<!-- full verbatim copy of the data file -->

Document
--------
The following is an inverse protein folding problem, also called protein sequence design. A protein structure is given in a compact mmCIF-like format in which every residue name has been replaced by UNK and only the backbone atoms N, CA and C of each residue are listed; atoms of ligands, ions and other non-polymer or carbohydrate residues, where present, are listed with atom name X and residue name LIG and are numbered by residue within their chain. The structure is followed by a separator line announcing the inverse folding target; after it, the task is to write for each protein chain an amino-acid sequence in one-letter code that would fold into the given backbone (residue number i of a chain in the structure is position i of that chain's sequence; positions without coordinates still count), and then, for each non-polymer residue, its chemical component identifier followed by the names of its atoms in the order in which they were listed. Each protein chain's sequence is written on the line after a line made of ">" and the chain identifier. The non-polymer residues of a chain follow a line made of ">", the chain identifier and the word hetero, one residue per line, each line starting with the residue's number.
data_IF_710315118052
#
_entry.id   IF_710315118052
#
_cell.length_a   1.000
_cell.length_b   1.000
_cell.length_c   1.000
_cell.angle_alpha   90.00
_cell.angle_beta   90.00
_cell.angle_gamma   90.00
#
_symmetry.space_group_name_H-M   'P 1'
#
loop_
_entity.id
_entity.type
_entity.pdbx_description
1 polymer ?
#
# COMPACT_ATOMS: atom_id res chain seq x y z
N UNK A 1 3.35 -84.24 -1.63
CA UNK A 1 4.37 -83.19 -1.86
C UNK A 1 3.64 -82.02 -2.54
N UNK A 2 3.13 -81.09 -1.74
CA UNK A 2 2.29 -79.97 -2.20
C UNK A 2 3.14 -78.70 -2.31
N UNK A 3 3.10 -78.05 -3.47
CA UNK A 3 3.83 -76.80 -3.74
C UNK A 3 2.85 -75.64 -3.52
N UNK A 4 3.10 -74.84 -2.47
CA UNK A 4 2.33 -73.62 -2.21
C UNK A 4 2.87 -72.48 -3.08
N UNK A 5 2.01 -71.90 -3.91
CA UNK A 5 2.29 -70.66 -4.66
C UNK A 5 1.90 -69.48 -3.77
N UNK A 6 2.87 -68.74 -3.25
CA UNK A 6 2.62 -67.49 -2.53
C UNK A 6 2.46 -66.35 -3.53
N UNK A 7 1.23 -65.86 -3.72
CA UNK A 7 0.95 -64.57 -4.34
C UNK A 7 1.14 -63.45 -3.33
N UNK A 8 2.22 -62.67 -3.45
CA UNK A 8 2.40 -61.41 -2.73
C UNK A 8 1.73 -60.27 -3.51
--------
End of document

The following is an inverse protein folding problem, also called protein sequence design. A protein structure is given in a compact mmCIF-like format in which every residue name has been replaced by UNK and only the backbone atoms N, CA and C of each residue are listed; atoms of ligands, ions and other non-polymer or carbohydrate residues, where present, are listed with atom name X and residue name LIG and are numbered by residue within their chain. The structure is followed by a separator line announcing the inverse folding target; after it, the task is to write for each protein chain an amino-acid sequence in one-letter code that would fold into the given backbone (residue number i of a chain in the structure is position i of that chain's sequence; positions without coordinates still count), and then, for each non-polymer residue, its chemical component identifier followed by the names of its atoms in the order in which they were listed. Each protein chain's sequence is written on the line after a line made of ">" and the chain identifier. The non-polymer residues of a chain follow a line made of ">", the chain identifier and the word hetero, one residue per line, each line starting with the residue's number.
data_IF_710315118052
#
_entry.id   IF_710315118052
#
_cell.length_a   1.000
_cell.length_b   1.000
_cell.length_c   1.000
_cell.angle_alpha   90.00
_cell.angle_beta   90.00
_cell.angle_gamma   90.00
#
_symmetry.space_group_name_H-M   'P 1'
#
loop_
_entity.id
_entity.type
_entity.pdbx_description
1 polymer ?
#
# COMPACT_ATOMS: atom_id res chain seq x y z
N UNK A 1 3.35 -84.24 -1.63
CA UNK A 1 4.37 -83.19 -1.86
C UNK A 1 3.64 -82.02 -2.54
N UNK A 2 3.13 -81.09 -1.74
CA UNK A 2 2.29 -79.97 -2.20
C UNK A 2 3.14 -78.70 -2.31
N UNK A 3 3.10 -78.05 -3.47
CA UNK A 3 3.83 -76.80 -3.74
C UNK A 3 2.85 -75.64 -3.52
N UNK A 4 3.10 -74.84 -2.47
CA UNK A 4 2.33 -73.62 -2.21
C UNK A 4 2.87 -72.48 -3.08
N UNK A 5 2.01 -71.90 -3.91
CA UNK A 5 2.29 -70.66 -4.66
C UNK A 5 1.90 -69.48 -3.77
N UNK A 6 2.87 -68.74 -3.25
CA UNK A 6 2.62 -67.49 -2.53
C UNK A 6 2.46 -66.35 -3.53
N UNK A 7 1.23 -65.86 -3.72
CA UNK A 7 0.95 -64.57 -4.34
C UNK A 7 1.14 -63.45 -3.33
N UNK A 8 2.22 -62.67 -3.45
CA UNK A 8 2.40 -61.41 -2.73
C UNK A 8 1.73 -60.27 -3.51